St Albans Abbey tram-train announced
UK: Consultation on the introduction of tram-style vehicles to replace heavy rail services on the Watford Junction - St Albans Abbey line was announced by Secretary of State for Transport Lord Andrew Adonis on October 30.
The 10 km branch operated by the London Midland franchise currently carries 450 000 passengers a year with a 16 min end-to-end journey time, including stops at five intermediate stations. Trains run every 45 min, but Hertfordshire County Council has long been keen to see a half-hourly clockface timetable to provide an attractive and reliable alternative to the congested parallel road corridor.
However, studies priced the reinstatement of the necessary passing loop and related signalling changes to heavy rail standards at an 'unviable' cost in excess of £5m.
This spurred the council to seek alternative options. Work by consultancy Mott MacDonald suggested that the use of lightweight vehicles and undertaking infrastructure changes to light rail standards, including basic signalling of the planned loop and a level crossing, would allow an increased service to be provided within the funding currently allocated to the heavy rail service. A second loop would become a realistic option, permitting three tram services per hour.
Councillor Stuart Pile, Executive Member for Highways & Transport, told Railway Gazette International that the proposal has received enthusiastic support from Lord Adonis, who is keen to see rapid progress. The project also has the backing of infrastructure owner Network Rail and London Midland.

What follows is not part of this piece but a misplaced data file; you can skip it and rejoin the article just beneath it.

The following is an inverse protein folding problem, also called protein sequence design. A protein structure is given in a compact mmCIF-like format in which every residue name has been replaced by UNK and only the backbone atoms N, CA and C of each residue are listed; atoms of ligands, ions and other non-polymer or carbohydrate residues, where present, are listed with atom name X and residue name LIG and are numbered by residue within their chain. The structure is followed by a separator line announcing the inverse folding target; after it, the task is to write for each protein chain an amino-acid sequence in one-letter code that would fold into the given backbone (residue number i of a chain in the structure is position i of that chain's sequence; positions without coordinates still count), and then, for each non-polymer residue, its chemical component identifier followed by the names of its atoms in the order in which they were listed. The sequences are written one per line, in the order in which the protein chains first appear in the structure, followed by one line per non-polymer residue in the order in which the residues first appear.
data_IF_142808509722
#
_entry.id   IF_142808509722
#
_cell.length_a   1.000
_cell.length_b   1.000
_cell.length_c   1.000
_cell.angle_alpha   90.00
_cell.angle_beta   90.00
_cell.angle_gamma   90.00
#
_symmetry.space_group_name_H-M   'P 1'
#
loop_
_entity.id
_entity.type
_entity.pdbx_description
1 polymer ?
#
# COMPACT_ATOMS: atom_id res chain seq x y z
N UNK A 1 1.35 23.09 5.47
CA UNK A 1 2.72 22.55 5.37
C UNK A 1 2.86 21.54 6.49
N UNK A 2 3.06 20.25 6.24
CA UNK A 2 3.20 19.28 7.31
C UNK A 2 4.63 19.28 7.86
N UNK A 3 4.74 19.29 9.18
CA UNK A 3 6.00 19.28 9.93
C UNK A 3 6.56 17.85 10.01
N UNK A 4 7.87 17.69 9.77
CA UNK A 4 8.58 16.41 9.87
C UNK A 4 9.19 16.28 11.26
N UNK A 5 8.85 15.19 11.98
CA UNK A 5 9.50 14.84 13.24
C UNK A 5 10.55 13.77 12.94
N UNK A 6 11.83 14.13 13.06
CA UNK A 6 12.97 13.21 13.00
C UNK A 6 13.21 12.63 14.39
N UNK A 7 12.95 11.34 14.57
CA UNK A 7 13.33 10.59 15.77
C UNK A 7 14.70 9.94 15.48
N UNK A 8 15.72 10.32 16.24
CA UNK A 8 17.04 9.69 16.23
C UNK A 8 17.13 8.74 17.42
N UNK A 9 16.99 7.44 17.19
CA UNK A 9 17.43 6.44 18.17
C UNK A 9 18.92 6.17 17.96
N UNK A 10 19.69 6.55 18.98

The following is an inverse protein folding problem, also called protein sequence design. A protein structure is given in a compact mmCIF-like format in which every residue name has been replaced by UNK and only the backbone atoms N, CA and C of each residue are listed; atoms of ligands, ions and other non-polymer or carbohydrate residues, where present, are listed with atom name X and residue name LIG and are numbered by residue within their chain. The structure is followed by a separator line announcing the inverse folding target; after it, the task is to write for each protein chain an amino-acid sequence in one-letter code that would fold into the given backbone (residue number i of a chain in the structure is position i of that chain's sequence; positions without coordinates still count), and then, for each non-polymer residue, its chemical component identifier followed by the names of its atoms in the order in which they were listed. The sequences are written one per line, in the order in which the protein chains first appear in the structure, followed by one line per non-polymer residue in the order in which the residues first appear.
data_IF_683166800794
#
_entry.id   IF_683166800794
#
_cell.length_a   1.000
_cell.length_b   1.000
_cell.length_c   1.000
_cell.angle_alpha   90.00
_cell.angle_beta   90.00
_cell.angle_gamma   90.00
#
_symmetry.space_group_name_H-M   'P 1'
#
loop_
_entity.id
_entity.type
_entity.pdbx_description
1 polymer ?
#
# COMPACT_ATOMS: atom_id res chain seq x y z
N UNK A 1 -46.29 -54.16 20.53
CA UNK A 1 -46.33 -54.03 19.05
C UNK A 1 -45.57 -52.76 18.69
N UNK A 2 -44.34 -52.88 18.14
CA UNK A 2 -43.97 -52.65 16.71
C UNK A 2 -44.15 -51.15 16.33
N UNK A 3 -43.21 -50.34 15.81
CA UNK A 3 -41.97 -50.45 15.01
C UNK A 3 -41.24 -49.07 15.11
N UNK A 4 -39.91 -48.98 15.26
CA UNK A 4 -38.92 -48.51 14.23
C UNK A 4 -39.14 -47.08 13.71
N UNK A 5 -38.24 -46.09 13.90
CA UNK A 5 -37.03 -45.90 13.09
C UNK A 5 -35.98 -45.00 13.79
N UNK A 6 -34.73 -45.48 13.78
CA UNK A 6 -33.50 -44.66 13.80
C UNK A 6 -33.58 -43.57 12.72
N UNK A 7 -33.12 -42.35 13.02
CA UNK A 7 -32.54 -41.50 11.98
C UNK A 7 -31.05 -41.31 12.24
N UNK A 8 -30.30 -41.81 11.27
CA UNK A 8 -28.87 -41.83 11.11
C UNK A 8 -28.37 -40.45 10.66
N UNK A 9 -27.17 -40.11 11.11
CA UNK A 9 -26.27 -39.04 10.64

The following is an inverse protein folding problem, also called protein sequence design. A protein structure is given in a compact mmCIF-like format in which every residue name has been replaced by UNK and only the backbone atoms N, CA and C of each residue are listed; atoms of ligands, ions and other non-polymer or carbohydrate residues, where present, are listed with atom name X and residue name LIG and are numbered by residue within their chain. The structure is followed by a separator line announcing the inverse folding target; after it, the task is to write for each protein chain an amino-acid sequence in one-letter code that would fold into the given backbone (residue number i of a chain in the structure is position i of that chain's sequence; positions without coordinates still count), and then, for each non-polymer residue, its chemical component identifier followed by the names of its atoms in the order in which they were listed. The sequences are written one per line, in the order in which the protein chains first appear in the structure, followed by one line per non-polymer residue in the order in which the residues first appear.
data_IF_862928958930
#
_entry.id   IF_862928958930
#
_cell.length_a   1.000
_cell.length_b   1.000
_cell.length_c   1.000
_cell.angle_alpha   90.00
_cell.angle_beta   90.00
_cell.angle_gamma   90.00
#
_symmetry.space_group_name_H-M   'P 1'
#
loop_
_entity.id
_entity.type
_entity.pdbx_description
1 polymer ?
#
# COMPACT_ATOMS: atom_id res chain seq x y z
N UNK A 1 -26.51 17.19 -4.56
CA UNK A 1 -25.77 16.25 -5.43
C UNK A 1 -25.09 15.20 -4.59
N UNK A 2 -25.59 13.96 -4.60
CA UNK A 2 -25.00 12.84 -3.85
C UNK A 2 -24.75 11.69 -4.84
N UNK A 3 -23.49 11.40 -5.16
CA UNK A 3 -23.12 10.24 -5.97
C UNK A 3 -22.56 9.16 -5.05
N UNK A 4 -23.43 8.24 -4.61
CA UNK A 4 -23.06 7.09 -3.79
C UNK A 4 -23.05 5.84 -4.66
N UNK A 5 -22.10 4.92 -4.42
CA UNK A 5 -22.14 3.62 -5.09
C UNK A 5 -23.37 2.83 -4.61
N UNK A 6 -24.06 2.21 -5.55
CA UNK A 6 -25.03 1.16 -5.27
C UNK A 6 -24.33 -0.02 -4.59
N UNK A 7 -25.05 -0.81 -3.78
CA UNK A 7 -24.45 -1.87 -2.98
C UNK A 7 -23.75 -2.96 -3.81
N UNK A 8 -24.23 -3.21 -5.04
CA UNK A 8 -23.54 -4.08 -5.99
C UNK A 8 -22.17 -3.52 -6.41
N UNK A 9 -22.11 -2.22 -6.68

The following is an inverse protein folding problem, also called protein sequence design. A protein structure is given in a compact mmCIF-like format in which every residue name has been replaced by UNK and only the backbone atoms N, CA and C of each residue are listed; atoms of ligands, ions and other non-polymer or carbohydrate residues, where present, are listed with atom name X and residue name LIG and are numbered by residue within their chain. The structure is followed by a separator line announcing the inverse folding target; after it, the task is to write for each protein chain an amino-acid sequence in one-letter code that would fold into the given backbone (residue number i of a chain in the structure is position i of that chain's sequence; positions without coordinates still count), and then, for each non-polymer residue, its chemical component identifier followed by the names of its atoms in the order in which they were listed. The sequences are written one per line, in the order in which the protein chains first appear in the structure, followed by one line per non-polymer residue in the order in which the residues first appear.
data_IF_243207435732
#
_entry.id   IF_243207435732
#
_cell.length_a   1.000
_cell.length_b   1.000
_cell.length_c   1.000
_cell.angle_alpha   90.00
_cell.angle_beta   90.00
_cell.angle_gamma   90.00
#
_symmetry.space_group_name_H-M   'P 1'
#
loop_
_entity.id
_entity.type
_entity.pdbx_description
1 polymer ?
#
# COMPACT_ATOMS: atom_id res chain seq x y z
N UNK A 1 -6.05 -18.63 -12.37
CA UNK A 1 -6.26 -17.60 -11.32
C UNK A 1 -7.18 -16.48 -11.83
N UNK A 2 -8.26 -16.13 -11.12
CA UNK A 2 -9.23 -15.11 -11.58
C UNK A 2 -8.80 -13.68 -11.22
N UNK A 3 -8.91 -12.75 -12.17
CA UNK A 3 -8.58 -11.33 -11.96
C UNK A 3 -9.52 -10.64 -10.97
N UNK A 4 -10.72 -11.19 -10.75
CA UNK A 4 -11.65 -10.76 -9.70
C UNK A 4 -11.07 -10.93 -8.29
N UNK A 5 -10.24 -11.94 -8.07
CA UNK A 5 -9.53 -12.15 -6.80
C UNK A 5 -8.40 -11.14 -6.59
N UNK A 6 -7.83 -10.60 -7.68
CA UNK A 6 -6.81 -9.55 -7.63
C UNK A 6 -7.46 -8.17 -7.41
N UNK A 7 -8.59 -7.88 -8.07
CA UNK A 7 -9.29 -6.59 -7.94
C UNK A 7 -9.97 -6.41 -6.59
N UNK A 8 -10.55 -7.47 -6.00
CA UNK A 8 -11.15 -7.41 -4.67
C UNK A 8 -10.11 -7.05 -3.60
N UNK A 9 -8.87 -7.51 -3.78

The council has now launched 12 weeks of consultation with other local authorities, passengers and potential users. It is hoped that Network Rail will transfer responsibility for the line and stations to Hertfordshire County Council under a 99-year lease. The council will then call tenders in mid-2010 for operation of the tram service, with a launch envisaged for 2011.
The council will procure rolling stock based on recommendations from potential operators and technical assistance from the Department for Transport. The selection of vehicles is still some way off, but DfT suggested they would be 'probably previously used elsewhere in Europe'. Extensive standing space would mean fewer seats than in the current electric multiple-units, but this would be offset by a more frequent service which would also run later at night. Up to four vehicles could be needed, and Network Rail land for a depot has been identified at St Albans Abbey.
No decision has been taken on the future of the line's 25 kV 50 Hz electrification, though Pile points out that 'a lot of thought will be needed' because of the long-term possibility of future tram extensions, which could include street running into central St Albans, and possibly a link to St Albans City station on the Midland Main Line. Reinstatement of the former railway to Hatfield is also seen a long-term possibility, though some development has occurred on the original alignment.
'To encourage more people to use public transport, it's vital we give passengers a service which suits them', said Adonis. 'The proposed new trams would provide a more regular service and I am glad to be working with Hertfordshire County Council to take forward these exciting plans.'